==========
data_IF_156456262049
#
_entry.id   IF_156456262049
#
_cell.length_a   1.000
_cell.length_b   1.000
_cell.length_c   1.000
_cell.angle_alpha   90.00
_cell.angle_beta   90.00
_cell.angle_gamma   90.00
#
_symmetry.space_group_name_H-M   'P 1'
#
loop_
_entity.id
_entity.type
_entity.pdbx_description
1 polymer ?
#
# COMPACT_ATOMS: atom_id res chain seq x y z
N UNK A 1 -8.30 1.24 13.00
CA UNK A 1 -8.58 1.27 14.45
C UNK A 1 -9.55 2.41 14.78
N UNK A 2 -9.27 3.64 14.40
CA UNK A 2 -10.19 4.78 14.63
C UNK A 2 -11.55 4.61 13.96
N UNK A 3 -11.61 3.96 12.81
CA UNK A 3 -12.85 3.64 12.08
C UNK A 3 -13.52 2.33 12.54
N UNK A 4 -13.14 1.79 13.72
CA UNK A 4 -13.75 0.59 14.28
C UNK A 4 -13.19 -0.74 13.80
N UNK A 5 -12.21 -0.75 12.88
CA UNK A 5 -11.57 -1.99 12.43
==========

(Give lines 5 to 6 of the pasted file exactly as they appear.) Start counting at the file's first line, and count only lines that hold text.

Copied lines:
_cell.length_a   1.000
_cell.length_b   1.000